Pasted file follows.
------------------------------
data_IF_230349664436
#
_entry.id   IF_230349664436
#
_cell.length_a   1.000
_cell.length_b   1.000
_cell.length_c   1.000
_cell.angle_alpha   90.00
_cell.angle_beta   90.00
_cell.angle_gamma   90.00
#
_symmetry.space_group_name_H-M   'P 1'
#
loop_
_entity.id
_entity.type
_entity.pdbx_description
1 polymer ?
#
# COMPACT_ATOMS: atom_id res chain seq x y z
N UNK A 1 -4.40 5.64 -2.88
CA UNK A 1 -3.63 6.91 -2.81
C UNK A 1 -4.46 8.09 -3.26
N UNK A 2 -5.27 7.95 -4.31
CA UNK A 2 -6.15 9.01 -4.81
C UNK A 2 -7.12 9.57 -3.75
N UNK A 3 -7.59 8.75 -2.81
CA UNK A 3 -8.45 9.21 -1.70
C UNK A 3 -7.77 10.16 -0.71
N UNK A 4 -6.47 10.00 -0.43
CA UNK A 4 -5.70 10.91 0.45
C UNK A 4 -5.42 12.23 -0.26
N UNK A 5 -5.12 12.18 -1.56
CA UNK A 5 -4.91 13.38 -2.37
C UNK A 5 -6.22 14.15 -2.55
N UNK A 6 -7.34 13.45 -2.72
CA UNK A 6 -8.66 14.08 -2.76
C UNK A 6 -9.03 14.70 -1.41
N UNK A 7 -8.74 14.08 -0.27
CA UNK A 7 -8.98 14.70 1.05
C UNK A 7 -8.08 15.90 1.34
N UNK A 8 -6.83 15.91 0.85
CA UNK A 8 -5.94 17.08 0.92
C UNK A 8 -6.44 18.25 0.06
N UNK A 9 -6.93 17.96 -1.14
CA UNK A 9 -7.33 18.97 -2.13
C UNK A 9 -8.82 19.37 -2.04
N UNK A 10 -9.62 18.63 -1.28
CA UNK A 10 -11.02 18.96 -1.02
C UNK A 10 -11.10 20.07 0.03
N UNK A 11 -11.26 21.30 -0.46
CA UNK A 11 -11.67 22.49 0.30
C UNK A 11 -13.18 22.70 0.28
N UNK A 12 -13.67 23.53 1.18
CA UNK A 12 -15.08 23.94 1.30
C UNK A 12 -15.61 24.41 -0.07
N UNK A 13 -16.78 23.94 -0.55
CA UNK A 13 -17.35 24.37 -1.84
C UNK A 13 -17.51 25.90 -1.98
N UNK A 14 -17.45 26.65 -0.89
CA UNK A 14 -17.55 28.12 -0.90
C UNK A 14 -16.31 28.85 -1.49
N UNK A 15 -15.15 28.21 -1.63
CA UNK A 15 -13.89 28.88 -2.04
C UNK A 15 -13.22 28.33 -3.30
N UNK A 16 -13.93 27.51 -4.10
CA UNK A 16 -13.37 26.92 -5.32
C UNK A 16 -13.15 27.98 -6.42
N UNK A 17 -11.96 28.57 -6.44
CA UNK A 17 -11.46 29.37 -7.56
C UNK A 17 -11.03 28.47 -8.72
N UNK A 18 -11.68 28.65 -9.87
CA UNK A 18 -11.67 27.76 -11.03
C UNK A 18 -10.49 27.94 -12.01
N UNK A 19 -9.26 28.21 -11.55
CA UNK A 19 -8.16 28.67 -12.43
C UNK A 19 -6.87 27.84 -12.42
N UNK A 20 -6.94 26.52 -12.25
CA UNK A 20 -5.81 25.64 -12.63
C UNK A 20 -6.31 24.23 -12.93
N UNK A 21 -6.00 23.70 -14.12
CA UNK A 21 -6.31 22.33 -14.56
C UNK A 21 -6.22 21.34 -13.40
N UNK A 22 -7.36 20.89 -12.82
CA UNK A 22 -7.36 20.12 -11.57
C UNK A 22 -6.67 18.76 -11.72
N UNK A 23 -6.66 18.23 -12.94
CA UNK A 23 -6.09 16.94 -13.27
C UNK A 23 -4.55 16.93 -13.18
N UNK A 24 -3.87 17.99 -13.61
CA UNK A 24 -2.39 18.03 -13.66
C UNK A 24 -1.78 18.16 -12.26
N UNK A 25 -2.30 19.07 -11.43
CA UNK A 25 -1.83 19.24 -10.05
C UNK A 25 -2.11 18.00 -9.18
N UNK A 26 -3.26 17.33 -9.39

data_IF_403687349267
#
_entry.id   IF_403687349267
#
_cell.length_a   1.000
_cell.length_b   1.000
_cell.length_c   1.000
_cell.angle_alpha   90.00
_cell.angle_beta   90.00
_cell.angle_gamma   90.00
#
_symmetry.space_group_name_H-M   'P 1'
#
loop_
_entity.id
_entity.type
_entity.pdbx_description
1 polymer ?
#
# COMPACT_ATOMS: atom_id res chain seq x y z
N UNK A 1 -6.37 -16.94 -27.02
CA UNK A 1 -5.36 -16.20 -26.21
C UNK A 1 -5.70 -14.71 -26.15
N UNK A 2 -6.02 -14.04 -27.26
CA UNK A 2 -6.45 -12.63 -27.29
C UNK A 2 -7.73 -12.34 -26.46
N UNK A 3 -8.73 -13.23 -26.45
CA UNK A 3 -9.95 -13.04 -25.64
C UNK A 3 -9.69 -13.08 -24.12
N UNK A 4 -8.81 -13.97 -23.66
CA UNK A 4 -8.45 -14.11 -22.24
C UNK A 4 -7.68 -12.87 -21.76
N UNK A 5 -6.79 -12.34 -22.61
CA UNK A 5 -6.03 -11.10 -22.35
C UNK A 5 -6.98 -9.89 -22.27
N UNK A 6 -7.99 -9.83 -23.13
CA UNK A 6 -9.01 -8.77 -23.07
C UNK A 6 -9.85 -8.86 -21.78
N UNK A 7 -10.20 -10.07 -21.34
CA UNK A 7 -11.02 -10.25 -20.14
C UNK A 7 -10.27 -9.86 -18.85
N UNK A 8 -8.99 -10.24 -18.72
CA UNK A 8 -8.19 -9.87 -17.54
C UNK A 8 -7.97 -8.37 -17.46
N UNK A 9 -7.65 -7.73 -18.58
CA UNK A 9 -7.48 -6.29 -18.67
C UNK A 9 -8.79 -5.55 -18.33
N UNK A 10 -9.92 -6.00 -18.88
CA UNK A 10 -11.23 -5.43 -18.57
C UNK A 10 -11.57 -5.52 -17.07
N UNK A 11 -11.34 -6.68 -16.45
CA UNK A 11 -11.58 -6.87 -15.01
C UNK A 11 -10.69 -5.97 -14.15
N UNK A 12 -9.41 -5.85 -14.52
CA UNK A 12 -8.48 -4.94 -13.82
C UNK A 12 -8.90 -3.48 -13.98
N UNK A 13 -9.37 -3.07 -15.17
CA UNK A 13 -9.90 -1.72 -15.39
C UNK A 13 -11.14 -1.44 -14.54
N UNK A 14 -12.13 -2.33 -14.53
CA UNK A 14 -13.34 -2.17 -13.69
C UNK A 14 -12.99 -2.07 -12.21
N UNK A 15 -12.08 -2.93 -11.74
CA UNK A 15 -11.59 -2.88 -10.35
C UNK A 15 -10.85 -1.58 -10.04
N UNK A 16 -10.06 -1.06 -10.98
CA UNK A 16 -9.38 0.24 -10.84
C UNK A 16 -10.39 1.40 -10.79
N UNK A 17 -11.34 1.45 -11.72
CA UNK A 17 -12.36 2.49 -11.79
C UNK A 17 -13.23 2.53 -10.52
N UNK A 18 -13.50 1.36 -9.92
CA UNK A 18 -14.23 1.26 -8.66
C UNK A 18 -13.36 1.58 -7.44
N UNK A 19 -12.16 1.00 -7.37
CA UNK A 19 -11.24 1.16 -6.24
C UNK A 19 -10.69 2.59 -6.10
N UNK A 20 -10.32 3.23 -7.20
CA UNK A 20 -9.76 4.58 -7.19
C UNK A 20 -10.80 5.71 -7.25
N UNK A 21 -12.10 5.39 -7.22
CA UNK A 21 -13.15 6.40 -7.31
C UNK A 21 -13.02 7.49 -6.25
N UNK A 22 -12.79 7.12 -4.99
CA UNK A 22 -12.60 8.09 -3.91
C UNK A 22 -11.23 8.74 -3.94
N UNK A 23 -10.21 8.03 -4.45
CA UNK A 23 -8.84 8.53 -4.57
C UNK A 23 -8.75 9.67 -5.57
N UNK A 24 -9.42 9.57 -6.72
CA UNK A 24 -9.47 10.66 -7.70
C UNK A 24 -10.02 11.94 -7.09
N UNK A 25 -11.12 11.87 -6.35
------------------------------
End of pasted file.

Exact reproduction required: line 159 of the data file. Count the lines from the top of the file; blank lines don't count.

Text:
N UNK A 15 -12.08 -2.93 -11.74